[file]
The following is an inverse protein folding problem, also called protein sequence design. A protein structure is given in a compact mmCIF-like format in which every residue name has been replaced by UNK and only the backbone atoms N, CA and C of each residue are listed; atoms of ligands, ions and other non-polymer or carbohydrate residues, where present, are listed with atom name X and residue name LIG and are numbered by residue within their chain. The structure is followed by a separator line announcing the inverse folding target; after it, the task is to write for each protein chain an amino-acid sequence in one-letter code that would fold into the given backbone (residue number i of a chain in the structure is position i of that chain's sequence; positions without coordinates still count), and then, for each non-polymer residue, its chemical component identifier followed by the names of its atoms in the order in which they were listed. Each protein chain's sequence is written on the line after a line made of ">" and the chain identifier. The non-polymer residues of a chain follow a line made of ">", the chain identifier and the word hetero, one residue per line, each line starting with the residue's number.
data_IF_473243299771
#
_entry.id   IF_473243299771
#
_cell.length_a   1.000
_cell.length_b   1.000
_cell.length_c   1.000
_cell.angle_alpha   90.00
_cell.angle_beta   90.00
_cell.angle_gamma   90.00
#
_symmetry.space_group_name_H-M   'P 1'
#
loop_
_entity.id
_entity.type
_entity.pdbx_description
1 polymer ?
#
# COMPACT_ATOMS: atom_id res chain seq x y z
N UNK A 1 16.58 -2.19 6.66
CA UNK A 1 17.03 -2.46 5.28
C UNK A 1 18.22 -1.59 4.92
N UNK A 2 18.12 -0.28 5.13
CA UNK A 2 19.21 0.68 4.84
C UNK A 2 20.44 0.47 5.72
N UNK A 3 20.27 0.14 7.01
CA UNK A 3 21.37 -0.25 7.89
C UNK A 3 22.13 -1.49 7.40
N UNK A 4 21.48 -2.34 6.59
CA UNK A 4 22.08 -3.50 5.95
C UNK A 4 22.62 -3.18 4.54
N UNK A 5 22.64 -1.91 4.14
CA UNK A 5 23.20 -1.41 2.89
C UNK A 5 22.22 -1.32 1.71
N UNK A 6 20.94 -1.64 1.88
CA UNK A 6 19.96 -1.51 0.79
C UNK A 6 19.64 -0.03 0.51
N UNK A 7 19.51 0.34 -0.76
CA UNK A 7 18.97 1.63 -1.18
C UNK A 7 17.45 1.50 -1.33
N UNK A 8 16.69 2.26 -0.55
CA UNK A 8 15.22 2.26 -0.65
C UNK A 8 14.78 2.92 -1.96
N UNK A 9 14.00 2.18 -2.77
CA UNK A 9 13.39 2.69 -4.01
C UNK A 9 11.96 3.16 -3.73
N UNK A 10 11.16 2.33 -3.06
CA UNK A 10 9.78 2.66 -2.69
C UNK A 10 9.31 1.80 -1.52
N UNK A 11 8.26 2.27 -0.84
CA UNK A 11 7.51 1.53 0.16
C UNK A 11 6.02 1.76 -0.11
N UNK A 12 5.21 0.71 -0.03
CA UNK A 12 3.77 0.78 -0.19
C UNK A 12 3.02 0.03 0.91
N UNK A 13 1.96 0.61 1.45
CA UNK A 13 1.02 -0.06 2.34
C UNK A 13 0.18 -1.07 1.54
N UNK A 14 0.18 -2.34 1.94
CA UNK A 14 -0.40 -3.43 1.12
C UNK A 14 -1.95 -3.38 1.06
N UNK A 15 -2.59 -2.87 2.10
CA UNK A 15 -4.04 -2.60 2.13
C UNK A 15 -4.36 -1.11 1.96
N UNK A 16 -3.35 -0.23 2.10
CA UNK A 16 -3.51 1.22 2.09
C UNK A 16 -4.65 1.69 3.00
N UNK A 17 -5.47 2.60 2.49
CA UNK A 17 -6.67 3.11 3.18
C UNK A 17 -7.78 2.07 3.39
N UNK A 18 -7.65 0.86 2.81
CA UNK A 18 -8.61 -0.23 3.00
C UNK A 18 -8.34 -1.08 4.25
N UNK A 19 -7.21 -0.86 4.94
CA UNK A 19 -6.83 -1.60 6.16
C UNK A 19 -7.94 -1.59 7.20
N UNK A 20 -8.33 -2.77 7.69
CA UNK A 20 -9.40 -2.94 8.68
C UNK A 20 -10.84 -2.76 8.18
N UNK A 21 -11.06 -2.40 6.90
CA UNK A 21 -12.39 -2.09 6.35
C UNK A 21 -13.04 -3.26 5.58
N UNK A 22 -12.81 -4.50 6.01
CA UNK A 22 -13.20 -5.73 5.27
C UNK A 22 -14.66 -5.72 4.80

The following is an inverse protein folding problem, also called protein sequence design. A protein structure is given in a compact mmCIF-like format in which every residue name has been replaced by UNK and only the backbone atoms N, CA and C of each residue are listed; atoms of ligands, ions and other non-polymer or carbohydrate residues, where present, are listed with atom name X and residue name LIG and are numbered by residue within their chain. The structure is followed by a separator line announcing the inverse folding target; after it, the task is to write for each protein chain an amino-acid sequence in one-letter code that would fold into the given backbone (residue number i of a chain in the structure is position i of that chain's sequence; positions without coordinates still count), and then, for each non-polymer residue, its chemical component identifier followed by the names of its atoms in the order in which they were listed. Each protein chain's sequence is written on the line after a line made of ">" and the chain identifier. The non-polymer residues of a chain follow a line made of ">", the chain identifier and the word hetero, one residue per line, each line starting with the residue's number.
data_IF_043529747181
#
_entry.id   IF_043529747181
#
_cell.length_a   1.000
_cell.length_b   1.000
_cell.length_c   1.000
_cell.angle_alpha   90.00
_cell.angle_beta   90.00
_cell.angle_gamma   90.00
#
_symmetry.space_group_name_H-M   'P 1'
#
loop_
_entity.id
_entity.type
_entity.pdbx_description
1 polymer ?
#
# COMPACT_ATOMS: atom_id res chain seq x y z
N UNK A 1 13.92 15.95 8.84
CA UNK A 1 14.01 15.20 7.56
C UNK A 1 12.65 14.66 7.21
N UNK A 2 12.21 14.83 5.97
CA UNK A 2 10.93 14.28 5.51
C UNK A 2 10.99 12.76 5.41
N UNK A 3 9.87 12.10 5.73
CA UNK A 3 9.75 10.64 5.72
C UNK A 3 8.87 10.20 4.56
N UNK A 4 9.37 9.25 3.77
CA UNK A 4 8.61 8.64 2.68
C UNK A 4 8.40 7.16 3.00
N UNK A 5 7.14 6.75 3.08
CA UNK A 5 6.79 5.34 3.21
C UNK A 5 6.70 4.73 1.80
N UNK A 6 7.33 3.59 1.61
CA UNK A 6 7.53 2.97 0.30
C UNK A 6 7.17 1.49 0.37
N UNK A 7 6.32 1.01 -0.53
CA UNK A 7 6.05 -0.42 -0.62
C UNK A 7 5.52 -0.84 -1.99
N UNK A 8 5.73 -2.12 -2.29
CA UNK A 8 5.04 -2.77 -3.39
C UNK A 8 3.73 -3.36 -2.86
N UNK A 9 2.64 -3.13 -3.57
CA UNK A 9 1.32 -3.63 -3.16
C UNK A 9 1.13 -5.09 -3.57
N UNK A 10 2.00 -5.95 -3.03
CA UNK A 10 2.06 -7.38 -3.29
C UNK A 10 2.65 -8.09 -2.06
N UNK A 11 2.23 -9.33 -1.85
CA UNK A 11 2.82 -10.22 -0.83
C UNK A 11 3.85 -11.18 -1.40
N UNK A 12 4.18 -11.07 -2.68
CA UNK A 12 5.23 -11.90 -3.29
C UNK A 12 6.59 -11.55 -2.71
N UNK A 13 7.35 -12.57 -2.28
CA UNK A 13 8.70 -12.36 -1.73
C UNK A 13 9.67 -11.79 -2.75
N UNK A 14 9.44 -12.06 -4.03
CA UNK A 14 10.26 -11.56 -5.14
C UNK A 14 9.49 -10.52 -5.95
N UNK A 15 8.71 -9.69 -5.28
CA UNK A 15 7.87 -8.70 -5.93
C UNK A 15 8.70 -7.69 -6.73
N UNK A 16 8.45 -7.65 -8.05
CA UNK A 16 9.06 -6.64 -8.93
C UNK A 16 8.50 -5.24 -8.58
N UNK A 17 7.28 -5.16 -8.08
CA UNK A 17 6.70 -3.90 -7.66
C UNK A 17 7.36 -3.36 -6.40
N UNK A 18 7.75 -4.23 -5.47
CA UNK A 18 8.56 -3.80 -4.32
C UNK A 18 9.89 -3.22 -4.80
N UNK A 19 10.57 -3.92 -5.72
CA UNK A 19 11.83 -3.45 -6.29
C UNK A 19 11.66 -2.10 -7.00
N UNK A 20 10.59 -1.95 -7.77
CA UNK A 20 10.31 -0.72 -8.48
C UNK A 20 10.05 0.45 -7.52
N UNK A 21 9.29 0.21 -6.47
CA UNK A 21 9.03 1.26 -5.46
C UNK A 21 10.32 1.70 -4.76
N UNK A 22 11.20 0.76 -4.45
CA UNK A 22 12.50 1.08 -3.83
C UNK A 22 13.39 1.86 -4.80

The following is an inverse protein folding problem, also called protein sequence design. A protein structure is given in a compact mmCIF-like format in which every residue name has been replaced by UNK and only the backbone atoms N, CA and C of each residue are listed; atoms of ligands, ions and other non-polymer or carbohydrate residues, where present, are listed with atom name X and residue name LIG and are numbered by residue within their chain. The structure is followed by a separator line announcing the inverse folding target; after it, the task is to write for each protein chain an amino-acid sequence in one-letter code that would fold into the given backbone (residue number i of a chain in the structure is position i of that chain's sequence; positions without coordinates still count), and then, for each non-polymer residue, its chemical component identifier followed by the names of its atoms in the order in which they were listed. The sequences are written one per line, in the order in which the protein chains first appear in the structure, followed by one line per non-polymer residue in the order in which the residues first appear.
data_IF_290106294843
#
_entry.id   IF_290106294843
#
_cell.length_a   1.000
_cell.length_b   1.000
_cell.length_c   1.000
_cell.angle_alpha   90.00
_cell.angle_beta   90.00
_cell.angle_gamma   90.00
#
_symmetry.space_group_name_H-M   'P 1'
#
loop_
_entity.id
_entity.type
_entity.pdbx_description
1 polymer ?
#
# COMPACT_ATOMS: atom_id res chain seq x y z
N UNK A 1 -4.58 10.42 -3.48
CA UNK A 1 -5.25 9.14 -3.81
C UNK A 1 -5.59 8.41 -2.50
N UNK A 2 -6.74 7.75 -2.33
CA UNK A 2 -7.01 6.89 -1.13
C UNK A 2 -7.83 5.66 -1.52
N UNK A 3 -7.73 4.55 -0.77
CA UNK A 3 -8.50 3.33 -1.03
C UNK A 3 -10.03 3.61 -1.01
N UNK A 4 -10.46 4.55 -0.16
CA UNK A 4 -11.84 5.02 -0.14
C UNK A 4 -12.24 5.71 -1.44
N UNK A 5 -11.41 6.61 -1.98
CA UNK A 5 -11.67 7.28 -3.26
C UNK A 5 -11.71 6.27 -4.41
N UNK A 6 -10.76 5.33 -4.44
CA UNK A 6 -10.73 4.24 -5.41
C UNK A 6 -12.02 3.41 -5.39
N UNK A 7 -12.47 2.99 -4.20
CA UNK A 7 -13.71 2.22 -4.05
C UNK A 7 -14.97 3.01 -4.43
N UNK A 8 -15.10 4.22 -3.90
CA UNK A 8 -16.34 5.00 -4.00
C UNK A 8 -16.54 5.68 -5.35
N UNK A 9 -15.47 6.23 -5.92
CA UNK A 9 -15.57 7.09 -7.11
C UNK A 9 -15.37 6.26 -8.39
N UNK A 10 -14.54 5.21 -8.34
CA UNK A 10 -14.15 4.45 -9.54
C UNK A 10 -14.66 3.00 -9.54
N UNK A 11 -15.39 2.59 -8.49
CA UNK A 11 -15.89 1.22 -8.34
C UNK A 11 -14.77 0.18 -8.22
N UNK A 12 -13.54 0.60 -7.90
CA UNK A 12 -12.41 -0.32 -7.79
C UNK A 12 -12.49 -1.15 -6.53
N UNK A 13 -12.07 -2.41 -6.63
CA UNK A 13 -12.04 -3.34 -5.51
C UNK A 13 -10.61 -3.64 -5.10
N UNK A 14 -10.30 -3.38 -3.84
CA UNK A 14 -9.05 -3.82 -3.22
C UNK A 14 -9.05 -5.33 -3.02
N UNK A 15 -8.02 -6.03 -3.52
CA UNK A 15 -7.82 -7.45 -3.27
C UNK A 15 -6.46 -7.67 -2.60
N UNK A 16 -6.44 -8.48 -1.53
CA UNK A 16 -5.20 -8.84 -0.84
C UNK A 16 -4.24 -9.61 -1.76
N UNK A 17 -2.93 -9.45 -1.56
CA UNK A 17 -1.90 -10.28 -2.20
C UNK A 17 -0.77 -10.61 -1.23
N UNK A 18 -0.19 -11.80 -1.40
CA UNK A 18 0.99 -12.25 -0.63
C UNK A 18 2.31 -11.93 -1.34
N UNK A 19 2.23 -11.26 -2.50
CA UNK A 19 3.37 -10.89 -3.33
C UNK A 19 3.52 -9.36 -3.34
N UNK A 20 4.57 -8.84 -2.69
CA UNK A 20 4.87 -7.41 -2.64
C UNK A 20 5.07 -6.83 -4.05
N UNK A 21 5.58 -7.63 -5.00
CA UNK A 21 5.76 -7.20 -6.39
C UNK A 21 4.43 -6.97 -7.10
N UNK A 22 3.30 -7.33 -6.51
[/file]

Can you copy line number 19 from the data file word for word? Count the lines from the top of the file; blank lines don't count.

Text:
1 polymer ?